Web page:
Giving Tuesday: How a charity hashtag turned into a global movement
Fundraising is, increasingly, an activity that takes place online.
This has significantly impacted the way we give, and we’ve covered elsewhere the different causes and types of appeal impacted by the evolution in behaviour.
But what does this mean for individual charities?
We teamed up with Pulsar client Giving Tuesday to examine their rise from hashtag to international institution, and how this epitomizes several key trends.
- Philanthropy is becoming more and more democratized
- Virality drives charitable behavior
- Giving ‘moments’ steer grassroots activity
Using Pulsar TRAC – with its access to every Tweet made since the site’s inception, capacity for exporting animatable network graphs and affinity-based audience segmentation – we compared behavioral patterns from 2012, the year #GivingTuesday started…
Official website launch is happening VERY soon… make sure you sign up so you know when we're up and running! http://t.co/u1NV3RQ6
— GivingTuesday (@GivingTuesday) August 16, 2012
…to 2020, a year that both accelerated global digitalisation and laid bare the need for charitable organizations.
The #GivingTuesday story is one of fast growth on social channels, followed by stability at a high level of prominence.
If the upstream social audience remains relatively stable, with a broadly consistent number of communities engaging with the topic each year, then the still-growing search interest suggests scope for growth among broader, mainstream audiences not yet familiar with the organization.
The 2012 #GivingTuesday Campaign
The inaugural Giving Tuesday campaign was boosted by the involvement of Bill Gates, whose early contribution helped bring the movement to the attention of new audiences. Similarly, a post from Australian singer-swimmer Cody Simpson helped introduce the idea to both younger communities, and to the southern hemisphere.
Given that the #GivingTuesday hashtag had comparatively little brand recognition at this stage, however, it was also vulnerable to ‘hijacking’. Kicksonfire, for instance, used it to promote a commercial deal on shoes, which contributed to the hashtag travelling whilst also confusing its meaning.
For the most part, however, this was very much a conversation shaped and guided by charitable voices, including Giving Tuesday’s own official account.
Using Pulsar’s bespoke visibility metric, which measures the impact of a piece of content on the social web, we were able to isolate the most ‘visible’ posts and organize them according to their overarching category. And nonprofits emerge as the leader by some distance.
The 2020 #GivingTuesday Campaign
2020 saw a completely different dynamic. Compared to the Giving Tuesday of eight years prior, there are a higher number of unique gatekeepers activating their own audiences. What’s more, average engagements are several magnitudes higher than those of the previous map.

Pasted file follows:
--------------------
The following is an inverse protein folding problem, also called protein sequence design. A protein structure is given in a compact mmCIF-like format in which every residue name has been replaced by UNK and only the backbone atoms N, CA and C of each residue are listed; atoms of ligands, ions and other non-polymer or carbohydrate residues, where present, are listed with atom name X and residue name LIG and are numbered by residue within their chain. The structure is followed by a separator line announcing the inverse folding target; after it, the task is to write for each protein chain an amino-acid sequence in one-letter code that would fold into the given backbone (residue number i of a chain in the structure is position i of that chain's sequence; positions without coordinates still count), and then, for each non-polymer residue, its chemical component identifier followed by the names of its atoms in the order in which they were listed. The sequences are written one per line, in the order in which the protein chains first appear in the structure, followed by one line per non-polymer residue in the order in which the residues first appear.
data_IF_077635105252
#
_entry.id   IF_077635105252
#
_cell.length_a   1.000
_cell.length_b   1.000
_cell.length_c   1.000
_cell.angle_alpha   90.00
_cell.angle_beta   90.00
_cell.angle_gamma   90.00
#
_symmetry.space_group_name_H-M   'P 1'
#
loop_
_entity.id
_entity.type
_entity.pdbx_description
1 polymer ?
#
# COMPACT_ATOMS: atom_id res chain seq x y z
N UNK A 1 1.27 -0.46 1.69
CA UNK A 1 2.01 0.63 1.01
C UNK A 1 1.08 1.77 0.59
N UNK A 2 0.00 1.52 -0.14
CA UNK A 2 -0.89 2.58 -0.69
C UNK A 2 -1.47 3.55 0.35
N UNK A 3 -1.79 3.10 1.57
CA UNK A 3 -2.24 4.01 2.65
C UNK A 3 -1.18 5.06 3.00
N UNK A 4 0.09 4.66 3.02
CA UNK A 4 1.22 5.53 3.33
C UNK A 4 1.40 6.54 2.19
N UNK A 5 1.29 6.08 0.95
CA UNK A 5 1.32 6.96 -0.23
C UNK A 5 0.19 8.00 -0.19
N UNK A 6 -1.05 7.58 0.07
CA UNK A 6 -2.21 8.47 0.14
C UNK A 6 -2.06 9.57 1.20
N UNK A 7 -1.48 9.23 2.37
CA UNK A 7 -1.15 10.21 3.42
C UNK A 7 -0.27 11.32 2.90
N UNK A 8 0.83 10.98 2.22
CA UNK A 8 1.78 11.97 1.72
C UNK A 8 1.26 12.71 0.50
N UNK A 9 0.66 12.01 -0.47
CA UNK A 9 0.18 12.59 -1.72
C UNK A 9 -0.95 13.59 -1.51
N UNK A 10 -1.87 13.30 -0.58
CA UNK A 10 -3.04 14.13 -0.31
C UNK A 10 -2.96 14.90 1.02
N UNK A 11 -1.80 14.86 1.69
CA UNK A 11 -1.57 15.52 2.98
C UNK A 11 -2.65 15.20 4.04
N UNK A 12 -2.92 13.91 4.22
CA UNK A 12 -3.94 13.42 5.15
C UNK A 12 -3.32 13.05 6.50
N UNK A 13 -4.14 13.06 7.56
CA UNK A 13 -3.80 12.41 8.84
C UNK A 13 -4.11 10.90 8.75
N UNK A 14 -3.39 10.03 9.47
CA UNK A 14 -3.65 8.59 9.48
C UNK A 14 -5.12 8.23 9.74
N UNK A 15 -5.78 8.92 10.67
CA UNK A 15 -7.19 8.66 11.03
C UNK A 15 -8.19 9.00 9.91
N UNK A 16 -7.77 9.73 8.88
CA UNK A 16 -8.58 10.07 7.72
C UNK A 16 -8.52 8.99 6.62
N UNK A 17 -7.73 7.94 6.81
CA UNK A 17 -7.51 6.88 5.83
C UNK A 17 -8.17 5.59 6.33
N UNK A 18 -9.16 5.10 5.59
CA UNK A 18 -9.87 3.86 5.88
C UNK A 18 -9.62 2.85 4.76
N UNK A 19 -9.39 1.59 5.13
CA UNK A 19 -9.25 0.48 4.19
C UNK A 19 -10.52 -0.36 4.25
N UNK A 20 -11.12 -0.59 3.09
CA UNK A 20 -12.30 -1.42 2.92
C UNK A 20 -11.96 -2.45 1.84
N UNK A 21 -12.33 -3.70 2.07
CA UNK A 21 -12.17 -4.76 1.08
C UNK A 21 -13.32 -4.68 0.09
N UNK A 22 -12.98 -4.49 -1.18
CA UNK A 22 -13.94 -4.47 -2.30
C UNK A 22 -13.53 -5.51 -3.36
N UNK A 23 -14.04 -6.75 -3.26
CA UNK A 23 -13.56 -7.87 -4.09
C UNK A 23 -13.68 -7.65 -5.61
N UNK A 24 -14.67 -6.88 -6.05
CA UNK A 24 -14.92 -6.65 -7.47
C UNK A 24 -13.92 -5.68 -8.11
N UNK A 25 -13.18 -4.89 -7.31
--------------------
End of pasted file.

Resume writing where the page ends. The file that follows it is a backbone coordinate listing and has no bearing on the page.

We also see brands assert themselves in the conversation, with T-Mobile the organization responsible for the greatest number of #GivingTuesday engagements over the time period.
The official Giving Tuesday account plays a less integral role in spreading awareness, with media organizations like ESPN and a statesperson like Barack Obama able to leverage their own status and follower count to drive awareness.
The balance has shifted completely from non-profits to broader society and the cultural mainstream.
Not that the movement is driven by celebrity recognition alone. Grassroots activists, such as Chamieka, posted 633 times in a day using the hashtag to promote her Snack Sack charity.
@AmandaJoDJ Please consider supporting The Snack Sack (https://t.co/EpqRwFFZjo) this #GivingTuesday: https://t.co/0xbvABBULT🍎 Please join us in supporting marginalized families facing food insecurity without you. https://t.co/2hzvrwxJYu
— Chamieka, The Snack Sack (@Miekaaaa) December 1, 2020
So if the spread of information – and its vectors – looks different now, have we seen a similar change take place among the audience make-up for #GivingTuesday?
There are several immediately identifiable differences.
For one thing, the conversation has become more global as it grows, moving beyond the United States. The US’s share of participants drops from 80% to 71%, while Canada doubles to reach 8%, and the UK triples to hit 9%. At the same time, Spain and France begin to emerge, in another indicator of global growth potential.
The audience segments outlined above, which define communities according to shared affinities, also show an increase in internationalism, with groups such as UK Charities and Global NGO expats (with workers based across the world) well-represented.
On top of this, the conversation has also become more gender-balanced. Having initially possessed 53 women for every 47 men, the two become more evenly matched in 2020. And yet, while the conversation at large has become more gender-balanced, various audience segments remain more ostensibly gendered, with Mainstream Sports Fans and US Christians largely male.
The conversation at large has also grown less charity-specific and more political. So, there’s less affinity for Bill Gates and his eponymous foundation, but more for the likes of Joe Biden, Kamala Harris and Alexandra Ocasio-Cortez.
And, finally, the proliferation of the #GivingTuesday hashtag, and the variety between the different causes to adopt it, means that the more general philanthropy seen across 2012 has been replaced in part by an archipelago of focused communities. These are tied to such causes as healthcare reform, ecological activists, evangelical christians and location-specific charities.
If you’d like to learn more about how Pulsar can identify long-term behavioral trends, both within the non-profit space and elsewhere, using a variety of different data sources, you can request a demo by filling out the form below.